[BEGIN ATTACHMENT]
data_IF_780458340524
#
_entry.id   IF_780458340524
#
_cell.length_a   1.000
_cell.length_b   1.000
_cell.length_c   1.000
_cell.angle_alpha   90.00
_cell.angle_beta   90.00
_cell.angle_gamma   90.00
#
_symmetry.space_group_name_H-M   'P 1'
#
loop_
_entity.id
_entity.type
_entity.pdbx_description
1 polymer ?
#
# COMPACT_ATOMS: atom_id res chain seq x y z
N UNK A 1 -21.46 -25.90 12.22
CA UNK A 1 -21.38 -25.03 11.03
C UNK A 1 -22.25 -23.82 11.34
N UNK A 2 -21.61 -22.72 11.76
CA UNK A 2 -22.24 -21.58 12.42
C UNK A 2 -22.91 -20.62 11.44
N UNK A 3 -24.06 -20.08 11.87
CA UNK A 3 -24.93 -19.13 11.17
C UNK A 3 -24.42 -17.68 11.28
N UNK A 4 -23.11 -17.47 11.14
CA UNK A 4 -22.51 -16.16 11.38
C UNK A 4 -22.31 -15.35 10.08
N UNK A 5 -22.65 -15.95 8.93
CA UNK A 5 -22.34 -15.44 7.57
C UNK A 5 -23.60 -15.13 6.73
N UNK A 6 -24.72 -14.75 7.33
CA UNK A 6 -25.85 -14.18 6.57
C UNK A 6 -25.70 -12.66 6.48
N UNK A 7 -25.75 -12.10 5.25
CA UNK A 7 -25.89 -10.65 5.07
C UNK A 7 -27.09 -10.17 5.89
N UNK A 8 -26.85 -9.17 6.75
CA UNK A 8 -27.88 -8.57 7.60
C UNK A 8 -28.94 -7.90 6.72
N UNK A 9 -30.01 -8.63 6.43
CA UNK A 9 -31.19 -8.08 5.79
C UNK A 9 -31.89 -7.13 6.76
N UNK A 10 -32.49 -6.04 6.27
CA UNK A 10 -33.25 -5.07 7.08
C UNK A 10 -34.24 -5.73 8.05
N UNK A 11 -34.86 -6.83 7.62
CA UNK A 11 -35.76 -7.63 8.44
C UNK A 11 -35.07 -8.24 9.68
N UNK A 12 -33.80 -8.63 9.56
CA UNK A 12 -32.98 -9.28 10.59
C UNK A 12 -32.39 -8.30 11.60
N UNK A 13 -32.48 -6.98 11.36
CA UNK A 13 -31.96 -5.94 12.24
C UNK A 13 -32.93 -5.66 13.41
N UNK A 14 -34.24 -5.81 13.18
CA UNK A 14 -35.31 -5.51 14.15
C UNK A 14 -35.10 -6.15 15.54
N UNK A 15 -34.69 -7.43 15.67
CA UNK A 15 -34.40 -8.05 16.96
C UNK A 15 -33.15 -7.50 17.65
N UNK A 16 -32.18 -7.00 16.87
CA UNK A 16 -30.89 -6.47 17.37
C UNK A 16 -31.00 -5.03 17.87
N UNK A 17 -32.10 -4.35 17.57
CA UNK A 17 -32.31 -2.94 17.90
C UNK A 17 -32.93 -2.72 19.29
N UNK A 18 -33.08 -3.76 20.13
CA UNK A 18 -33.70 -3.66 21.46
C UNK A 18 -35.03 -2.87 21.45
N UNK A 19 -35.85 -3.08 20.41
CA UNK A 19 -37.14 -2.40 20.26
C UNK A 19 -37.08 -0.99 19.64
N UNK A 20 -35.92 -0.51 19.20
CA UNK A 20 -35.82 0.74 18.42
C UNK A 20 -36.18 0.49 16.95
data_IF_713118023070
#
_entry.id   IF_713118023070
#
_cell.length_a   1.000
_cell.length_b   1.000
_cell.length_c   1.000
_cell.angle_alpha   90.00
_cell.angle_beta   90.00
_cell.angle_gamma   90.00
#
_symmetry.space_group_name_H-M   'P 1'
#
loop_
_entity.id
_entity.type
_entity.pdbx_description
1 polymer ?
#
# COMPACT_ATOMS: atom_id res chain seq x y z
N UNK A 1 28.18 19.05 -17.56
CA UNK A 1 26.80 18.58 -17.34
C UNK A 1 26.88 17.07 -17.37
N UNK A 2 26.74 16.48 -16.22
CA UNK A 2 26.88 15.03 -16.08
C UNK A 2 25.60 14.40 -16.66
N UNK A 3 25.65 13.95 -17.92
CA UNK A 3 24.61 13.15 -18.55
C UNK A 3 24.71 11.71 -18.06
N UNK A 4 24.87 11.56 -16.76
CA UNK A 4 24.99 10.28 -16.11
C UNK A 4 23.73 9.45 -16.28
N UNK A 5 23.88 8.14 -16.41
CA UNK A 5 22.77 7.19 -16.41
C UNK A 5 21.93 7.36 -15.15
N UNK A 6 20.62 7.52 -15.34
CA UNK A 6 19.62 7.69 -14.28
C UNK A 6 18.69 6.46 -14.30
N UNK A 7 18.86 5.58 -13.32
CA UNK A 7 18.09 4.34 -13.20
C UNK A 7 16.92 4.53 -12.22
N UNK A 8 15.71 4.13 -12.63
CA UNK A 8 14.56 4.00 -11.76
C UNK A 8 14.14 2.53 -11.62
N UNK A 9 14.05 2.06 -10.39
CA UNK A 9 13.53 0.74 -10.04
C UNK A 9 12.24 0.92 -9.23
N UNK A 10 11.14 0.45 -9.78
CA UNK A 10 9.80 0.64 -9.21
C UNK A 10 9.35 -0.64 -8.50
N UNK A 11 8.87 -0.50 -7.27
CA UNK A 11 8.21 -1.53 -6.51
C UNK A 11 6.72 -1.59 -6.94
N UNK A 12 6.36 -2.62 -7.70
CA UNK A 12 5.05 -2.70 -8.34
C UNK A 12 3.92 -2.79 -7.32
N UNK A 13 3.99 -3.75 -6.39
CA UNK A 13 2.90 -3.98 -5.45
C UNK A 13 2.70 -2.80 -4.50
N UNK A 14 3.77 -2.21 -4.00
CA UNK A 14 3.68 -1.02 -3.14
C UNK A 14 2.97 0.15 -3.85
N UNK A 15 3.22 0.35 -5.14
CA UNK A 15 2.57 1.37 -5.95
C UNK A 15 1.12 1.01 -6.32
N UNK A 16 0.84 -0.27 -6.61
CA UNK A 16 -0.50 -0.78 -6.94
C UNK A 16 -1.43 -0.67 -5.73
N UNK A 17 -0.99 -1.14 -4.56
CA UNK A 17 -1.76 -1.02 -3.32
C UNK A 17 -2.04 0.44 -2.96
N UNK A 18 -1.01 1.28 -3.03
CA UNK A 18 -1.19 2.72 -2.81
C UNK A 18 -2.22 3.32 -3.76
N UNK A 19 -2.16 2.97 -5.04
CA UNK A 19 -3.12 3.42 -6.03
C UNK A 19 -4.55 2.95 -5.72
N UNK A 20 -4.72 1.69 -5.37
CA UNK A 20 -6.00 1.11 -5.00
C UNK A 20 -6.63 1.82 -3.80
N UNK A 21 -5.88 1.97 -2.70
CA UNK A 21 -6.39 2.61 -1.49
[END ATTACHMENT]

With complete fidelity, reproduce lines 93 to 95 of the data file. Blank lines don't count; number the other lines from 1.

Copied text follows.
#
loop_
_entity.id